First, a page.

After dropping our bags and passing through security, we were waiting in the departure hall of Goa Airport with what must have been several hundred other passengers. As I surveyed the space, I counted no less than thirteen different shops, only two of which had customers, and both of those were food outlets selling microwave-heated burgers and slices of pizza.
Swarovski jewellery, Da Milano handbags, Krishna jewellers, Kalsburg mensware, John’s umbrellas, Nirvana souvenirs and several others were all doing a very poor or completely non-existent trade. It seemed to defy every notion of good business sense and yet the practice was widespread. I wondered why so many airports around the world provide real estate for a bunch of generic stores and products that seem inappropriate choices considering what could be in their place. Combined with obsessive security and frustratingly long wait times, it is no wonder many people find air travel a drudge.
For me, those brief moments when the planes engines roar into life and it accelerates down the runway for takeoff, is still the most exciting thing about flying. Not surprisingly I guess, the rest of the experience rarely seems to match my expectations of what air travel could be.
Our trip to Nepal and India was coming to an end and with only two days left before our flight back to the UK, we took a plane from Goa to Delhi so we could organise our gear. Because we’d bought books, gifts and various odds-and-ends during our travels, we’d accrued a few more things than we started with and some careful packing was required before the flight.
We also wanted to visit one last site of historical interest and on our last free day we took a taxi to the Qutub Minar complex in the south-west of the city. Our driver was a Sikh, originally from the Punjab region, and very talkative throughout the entire journey. He spoke excellent English but was also learning Spanish, for no other reason than he enjoys learning new things. He told us about a woman he likes and how she encouraged him to lose weight before meeting her family. It now meant he was exercising more and proudly suggested he had already lost a few kilos. He described how crazy the people in India were and how so few of them follow any kind of rules on the road. Corruption was a big problem in India as well, he explained, and was responsible for the vastly different circumstances between the lives of rich and poor. He’d experienced first hand, he said, the intimidation and humiliation the wealthy can sometimes inflict on those less fortunate.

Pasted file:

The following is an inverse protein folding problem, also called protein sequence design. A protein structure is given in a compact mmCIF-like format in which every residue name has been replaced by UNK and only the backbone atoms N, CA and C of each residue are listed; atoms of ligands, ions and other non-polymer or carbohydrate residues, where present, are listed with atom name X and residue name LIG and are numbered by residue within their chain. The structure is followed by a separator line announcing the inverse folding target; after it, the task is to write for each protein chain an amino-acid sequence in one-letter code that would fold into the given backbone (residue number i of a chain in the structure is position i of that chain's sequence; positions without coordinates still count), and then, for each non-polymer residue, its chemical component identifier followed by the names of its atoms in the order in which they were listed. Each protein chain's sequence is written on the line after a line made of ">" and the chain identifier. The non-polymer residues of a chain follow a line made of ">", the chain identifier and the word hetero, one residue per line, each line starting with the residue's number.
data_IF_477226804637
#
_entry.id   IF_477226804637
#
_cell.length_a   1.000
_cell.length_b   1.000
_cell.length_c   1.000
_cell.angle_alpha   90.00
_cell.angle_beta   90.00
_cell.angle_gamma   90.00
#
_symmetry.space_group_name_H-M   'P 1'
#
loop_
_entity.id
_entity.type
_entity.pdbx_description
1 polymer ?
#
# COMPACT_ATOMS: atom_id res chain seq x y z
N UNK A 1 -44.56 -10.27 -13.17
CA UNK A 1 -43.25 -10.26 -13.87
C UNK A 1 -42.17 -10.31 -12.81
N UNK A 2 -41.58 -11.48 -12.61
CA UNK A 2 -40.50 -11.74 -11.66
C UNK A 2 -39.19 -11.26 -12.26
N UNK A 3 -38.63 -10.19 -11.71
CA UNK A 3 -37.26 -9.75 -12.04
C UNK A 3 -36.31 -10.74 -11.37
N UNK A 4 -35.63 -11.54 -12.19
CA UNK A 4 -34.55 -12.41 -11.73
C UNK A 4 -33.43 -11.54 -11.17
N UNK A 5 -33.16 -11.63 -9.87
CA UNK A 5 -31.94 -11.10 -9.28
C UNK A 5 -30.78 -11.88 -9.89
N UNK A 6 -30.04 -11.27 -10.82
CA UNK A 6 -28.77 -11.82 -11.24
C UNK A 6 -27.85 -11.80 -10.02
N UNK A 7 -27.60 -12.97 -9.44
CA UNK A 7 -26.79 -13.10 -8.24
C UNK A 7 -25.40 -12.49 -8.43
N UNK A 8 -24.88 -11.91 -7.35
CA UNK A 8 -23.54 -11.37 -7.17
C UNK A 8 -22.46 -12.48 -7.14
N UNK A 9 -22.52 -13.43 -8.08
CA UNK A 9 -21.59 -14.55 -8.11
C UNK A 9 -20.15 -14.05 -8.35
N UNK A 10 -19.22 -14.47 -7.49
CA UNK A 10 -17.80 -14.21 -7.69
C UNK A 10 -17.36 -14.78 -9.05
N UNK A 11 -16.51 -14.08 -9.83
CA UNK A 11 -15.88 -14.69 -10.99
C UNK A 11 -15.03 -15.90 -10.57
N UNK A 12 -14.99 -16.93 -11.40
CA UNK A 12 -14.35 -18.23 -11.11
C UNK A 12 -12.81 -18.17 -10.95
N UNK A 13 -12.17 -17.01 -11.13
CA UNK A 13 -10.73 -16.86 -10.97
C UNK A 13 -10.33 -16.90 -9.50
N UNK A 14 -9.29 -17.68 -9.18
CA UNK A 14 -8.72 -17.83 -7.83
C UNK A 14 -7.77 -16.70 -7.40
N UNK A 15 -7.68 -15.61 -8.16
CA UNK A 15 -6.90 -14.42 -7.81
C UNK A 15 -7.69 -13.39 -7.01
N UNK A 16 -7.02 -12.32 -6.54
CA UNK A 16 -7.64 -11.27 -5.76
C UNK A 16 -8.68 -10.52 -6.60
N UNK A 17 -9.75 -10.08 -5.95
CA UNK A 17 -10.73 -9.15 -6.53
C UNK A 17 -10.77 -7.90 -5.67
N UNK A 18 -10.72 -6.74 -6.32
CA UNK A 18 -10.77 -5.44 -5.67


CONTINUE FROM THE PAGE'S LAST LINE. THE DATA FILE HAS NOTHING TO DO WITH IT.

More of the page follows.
The man was in his late twenties, very self-aware and under no illusions about the state of his country. Despite the downsides, he had a positive attitude towards life he said, and made a point of demonstrating it by turning his car’s sound system up to ‘club levels’ for what he thought would be our enjoyment. We weren’t so enthused by his choice of Punjabi pop but we were glad to arrive at the carpark and finally enter the complex itself.